Propolis, as you can imagine, comes ... from the hive. But its origin is much more complex than that, because this material is not directly produced by the Bee.
Propolis is a resinous substance collected by a small number of bees: field bees (oldest and most experienced bees of the hive). They perform only the activity of unusual and tedious harvesting. Their mission is confined to collect the resin located at the apical buds of various plant species (such as poplar, birch, alder, elm, beech and some conifers.
The field bee, with its mandibles, will take and shape resins before putting them on trays of its hind legs. The bee will take several hours to develop his ball of propolis and will return to the hive, to refuel. At the end of harvest, it goes and comes to stay where propolis should be used.
Therefore, the workers will take the necessary quantities of propolis by stretching wire until it breaks. Because of the viscosity and tackiness of propolis, it is rare that it is used in this condition. Thus, to avoid sinking, which would be fatal to other bees of the colony, the workers will incorporate the wax by pharyngeal pummelling to give malleable texture, but enough rigid for the product: the final result of this work is Propolis!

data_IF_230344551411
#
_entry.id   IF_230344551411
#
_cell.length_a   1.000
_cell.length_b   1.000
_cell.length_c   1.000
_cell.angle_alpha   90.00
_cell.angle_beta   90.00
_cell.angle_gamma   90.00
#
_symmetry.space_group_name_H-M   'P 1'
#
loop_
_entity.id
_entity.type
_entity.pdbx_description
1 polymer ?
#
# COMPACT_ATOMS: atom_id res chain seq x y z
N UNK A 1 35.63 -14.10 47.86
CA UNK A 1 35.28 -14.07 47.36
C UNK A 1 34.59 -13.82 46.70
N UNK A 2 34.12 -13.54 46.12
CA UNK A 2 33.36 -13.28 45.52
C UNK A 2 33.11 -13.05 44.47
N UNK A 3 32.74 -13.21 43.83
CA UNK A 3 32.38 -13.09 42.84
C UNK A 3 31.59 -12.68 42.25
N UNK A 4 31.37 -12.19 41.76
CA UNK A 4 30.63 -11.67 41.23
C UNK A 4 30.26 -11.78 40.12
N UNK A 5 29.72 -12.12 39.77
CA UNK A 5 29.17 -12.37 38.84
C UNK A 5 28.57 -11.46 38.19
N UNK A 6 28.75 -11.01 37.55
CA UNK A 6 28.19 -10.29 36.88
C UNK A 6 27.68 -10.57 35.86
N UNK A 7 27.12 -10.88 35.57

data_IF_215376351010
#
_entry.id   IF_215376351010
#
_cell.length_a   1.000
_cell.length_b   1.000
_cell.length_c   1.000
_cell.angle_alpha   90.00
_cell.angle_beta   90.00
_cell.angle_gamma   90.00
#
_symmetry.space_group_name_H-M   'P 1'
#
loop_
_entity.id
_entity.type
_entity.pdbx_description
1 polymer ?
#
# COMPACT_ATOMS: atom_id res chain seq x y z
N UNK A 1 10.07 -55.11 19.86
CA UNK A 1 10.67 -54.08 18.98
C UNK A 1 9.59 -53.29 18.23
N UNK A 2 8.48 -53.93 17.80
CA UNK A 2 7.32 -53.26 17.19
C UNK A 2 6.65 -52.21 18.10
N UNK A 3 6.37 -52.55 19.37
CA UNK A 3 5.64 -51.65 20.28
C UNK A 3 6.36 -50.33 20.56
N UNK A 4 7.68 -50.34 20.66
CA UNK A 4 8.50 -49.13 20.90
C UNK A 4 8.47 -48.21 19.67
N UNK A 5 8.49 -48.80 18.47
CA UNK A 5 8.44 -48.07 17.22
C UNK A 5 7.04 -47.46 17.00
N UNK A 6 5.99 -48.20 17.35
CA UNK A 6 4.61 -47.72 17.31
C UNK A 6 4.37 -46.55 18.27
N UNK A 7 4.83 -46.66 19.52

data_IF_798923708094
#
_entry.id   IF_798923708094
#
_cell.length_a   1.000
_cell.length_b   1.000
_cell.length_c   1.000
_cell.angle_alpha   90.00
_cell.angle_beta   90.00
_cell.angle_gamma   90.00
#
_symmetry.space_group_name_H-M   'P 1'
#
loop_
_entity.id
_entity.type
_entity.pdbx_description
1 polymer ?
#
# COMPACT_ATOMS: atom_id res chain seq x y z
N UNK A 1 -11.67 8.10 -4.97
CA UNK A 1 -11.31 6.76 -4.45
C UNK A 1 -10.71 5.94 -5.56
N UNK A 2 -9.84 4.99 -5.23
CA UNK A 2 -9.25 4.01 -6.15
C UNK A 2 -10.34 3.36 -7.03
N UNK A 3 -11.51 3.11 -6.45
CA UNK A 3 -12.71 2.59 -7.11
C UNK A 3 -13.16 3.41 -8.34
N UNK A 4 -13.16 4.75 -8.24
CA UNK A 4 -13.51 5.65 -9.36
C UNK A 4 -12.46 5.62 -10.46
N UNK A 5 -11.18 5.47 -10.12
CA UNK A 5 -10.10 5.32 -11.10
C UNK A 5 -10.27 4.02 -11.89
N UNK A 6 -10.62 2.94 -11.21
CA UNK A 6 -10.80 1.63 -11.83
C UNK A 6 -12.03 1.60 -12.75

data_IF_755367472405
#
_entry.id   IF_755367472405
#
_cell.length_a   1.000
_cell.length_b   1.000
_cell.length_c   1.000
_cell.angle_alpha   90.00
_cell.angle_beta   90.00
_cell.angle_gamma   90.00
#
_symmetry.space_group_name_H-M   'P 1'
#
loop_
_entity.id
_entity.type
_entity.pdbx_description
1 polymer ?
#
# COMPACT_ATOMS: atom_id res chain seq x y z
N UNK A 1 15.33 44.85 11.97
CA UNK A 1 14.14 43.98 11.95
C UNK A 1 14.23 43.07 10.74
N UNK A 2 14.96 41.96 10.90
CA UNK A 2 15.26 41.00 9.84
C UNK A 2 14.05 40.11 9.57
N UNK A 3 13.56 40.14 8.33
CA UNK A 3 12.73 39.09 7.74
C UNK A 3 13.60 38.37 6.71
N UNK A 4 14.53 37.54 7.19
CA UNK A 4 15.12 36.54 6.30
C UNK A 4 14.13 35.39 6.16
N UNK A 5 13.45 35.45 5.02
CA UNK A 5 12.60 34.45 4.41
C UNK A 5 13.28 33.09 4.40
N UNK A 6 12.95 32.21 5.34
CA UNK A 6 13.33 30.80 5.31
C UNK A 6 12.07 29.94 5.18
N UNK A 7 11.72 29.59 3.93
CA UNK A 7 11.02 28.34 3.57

First, the beekeeper must harvest it: for this he can either use specific grids that bees coat with Propolis or scrape his hives regularly to recover it.
In the end, it is a complex substance containing many impurities, which is recovered from the hive. Raw propolis contains wood scrap, dead bees, plant residues, and sometimes studs ..., it is also absolutely necessary to purify it. After several complex steps, there remains only the active ingredient. This material will be unchanged used or processed by laboratories to make extracts and finished products.